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Background noise lowers the performance of anaesthesiology residents’ clinical reasoning when measured by script concordance

A randomised crossover volunteer study

Enser, Maya; Moriceau, Jérôme; Abily, Julien; Damm, Cédric; Occhiali, Emilie; Besnier, Emmanuel; Clavier, Thomas; Lefevre-Scelles, Antoine; Dureuil, Bertrand; Compère, Vincent

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European Journal of Anaesthesiology: July 2017 - Volume 34 - Issue 7 - p 464-470
doi: 10.1097/EJA.0000000000000624
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Noise is omnipresent in hospitals and more particularly in operating rooms and ICUs. The WHO recommends that sound levels should not exceed 35 A-weighted decibels (dBA) for equivalent continuous sound level (LAeq; equivalent continuous sound pressure level measured over a period of time t, corresponding to the average sound level during this period of time; it is the main unit used for assessing occupational noise) in patient areas and the maximum level with A-weighted frequency response and fast time constant (maximum noise level measured over a given period of time) should remain below 40 dBA at night in hospitals.1 European directives for workers also define different daily noise exposure limits: the lower exposure action value is 80 dBA, and the upper exposure action value is 85 dBA; noise should not exceed 87 dBA.2 However, average sound levels, reported in several studies, vary from 56 to 71 dBA in operating rooms,3,4 and 52 to 59 dBA in ICU,5–7 with peak levels above 100 dBA.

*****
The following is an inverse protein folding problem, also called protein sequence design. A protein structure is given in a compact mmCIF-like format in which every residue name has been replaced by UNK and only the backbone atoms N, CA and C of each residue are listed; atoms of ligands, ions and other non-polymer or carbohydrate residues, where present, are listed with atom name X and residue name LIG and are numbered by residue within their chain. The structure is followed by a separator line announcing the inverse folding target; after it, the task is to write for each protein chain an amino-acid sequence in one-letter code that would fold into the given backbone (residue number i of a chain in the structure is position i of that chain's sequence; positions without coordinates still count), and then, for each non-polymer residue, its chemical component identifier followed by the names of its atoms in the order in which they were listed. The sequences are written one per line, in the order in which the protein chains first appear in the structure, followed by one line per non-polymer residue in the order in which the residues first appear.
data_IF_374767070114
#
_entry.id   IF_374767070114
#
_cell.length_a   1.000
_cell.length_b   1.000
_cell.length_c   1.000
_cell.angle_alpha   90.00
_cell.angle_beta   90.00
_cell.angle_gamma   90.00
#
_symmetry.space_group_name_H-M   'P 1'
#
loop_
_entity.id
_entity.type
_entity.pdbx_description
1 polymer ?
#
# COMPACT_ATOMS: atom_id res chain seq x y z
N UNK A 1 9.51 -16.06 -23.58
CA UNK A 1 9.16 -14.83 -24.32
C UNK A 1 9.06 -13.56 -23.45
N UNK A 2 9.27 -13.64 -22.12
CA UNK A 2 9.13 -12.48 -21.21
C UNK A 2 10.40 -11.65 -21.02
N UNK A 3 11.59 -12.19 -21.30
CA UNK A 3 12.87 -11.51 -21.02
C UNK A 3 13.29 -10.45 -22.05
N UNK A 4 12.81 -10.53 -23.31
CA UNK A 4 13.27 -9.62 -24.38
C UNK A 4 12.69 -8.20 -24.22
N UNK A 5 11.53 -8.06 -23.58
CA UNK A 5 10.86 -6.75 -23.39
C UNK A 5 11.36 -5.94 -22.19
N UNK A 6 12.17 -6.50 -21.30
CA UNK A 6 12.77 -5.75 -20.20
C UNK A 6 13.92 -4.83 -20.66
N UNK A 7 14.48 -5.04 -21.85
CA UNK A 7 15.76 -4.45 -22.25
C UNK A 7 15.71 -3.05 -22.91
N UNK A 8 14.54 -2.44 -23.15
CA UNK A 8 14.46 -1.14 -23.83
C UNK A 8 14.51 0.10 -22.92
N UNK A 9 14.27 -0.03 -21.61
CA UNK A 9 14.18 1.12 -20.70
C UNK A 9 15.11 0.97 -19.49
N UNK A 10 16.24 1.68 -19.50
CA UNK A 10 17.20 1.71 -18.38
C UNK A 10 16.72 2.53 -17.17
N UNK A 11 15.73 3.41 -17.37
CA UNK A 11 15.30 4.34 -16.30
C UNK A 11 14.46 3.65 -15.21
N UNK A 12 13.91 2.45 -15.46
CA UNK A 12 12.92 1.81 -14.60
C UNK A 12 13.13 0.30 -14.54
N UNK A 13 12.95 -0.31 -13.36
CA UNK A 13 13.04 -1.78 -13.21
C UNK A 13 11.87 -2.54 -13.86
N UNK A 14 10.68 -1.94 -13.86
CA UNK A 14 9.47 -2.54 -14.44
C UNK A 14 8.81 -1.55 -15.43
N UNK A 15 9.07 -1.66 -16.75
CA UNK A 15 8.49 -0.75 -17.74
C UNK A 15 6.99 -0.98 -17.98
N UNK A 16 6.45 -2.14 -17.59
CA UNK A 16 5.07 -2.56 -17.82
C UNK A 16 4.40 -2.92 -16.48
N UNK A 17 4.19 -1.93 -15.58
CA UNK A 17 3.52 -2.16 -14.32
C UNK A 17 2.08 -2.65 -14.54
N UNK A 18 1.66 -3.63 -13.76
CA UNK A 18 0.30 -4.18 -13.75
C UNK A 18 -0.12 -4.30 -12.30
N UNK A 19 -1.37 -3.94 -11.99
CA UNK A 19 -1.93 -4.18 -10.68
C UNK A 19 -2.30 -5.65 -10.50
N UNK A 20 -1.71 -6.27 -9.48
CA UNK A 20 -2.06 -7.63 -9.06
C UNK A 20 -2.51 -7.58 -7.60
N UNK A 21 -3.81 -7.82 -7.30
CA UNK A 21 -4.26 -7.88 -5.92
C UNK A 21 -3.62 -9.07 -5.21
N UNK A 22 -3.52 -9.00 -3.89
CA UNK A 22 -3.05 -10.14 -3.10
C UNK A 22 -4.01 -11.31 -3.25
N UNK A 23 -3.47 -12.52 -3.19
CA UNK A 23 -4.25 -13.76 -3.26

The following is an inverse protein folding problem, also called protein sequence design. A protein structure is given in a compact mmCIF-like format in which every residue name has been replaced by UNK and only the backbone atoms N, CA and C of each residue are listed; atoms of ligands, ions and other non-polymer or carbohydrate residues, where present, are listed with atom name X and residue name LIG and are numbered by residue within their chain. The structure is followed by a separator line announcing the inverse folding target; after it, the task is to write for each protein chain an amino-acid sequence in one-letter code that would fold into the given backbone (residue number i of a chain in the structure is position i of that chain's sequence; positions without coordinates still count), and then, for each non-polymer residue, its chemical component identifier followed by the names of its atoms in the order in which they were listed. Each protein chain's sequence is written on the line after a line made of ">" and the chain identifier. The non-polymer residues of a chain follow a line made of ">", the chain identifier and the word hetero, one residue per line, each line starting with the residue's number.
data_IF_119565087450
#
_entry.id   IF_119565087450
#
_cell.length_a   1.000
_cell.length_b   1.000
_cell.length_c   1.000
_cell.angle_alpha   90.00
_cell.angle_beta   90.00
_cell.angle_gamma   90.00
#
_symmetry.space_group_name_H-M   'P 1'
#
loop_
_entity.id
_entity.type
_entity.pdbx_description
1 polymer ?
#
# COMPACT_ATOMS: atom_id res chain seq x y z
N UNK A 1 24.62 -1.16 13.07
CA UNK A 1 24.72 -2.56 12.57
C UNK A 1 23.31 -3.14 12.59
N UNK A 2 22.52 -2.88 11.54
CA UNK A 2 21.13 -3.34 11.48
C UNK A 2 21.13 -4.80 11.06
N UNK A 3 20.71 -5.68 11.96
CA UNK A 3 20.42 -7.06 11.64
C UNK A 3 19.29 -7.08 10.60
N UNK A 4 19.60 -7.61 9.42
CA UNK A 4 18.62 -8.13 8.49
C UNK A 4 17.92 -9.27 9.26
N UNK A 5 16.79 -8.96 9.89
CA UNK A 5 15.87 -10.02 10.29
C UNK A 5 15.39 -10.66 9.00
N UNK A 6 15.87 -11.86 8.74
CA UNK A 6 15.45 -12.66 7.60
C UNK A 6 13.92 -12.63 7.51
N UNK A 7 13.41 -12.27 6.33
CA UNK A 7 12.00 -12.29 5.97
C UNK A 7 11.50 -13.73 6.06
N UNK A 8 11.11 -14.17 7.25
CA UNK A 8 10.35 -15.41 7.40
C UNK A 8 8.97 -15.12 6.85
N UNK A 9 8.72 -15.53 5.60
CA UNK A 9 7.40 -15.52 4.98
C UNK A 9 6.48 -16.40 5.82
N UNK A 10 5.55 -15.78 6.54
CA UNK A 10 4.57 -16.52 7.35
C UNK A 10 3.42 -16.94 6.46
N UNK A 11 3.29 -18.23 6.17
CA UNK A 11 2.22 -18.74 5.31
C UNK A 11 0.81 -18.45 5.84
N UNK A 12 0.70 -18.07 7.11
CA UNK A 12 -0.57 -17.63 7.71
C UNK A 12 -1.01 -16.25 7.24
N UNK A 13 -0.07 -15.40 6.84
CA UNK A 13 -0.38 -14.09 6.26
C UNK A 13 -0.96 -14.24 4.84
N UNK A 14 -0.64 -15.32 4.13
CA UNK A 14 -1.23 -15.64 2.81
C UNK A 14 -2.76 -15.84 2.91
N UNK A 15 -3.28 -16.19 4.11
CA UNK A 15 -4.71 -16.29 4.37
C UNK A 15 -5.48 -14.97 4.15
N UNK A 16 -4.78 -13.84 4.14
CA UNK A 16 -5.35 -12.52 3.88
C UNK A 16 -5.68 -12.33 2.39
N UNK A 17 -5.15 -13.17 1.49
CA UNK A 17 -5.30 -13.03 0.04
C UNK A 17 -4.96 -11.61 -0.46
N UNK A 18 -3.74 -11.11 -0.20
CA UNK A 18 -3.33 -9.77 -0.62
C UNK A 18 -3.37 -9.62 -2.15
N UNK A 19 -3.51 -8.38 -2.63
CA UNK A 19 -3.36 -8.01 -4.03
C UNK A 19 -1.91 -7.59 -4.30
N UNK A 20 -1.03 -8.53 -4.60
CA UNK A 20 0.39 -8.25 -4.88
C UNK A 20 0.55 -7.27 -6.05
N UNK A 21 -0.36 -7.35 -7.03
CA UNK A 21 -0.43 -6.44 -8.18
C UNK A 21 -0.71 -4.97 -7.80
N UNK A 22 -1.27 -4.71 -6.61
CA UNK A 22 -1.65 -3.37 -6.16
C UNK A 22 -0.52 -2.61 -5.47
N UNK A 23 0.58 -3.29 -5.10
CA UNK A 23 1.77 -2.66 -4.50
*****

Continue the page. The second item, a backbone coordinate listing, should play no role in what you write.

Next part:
Study of the negative effect of noise on patients and also on teams in the operating room and in the ICU has shown that it induces stress, discomfort and lack of sleep.8,9 An experiment with rats has indicated that noise might even be responsible for increased pain perception but, to date, there are no human studies.10 The most commonly reported health consequence on clinical staff exposed to high levels of noise is hearing loss.11 Noise may also negatively affect the clinical performances of staff through impaired communication, concentration and short-term memory.12 Stevenson et al.13 have shown that noise can interfere with perception of the pulse oximeter and lessen the anesthesiologist's ability to detect a reduction in oxygen saturation.

To date, there are no studies on the effect of noise on clinical reasoning. One tool used to evaluate clinical reasoning in conditions of uncertainty is the script concordance test (SCT).14 Its format captures the uncertainty that characterises medical practice, and physicians consider that the required cognitive tasks are closer to the reality of clinical reasoning than in other kind of tests.15,16 This methodology has also been successfully used for medical education including anaesthesiology, to assess the impact of tutored practice exchange groups on medical reasoning,17,18 and to discriminate between anaesthesia providers with varying levels of experience in anaesthesiology.19 To our knowledge, it has not yet been used in an anaesthesiology context when residents are confronted with high levels of noise.

The primary objective of the study was to assess the impact of noise on anaesthesiology residents’ clinical reasoning when measured by SCT. The secondary objectives were to assess the concentration of the residents in both noisy and quiet environments, and to compare SCT scores between different groups of students, in particular between junior and senior residents.

Material and methods

The Ethics and Evaluation Committee for Non-Interventional Research based at Rouen University Hospital approved the study in March 2014 (No. E2014-03). All participants received information before any study procedures were undertaken and provided informed verbal consent. The requirement for written informed consent was waived by the Institutional Review Board. The test was anonymous. The mean noise level did not exceed the limit of 87 dBA, as recommended by European directives on minimum health and safety requirements for the exposure of workers to risks arising from physical agents (noise).2

Study design and resident selection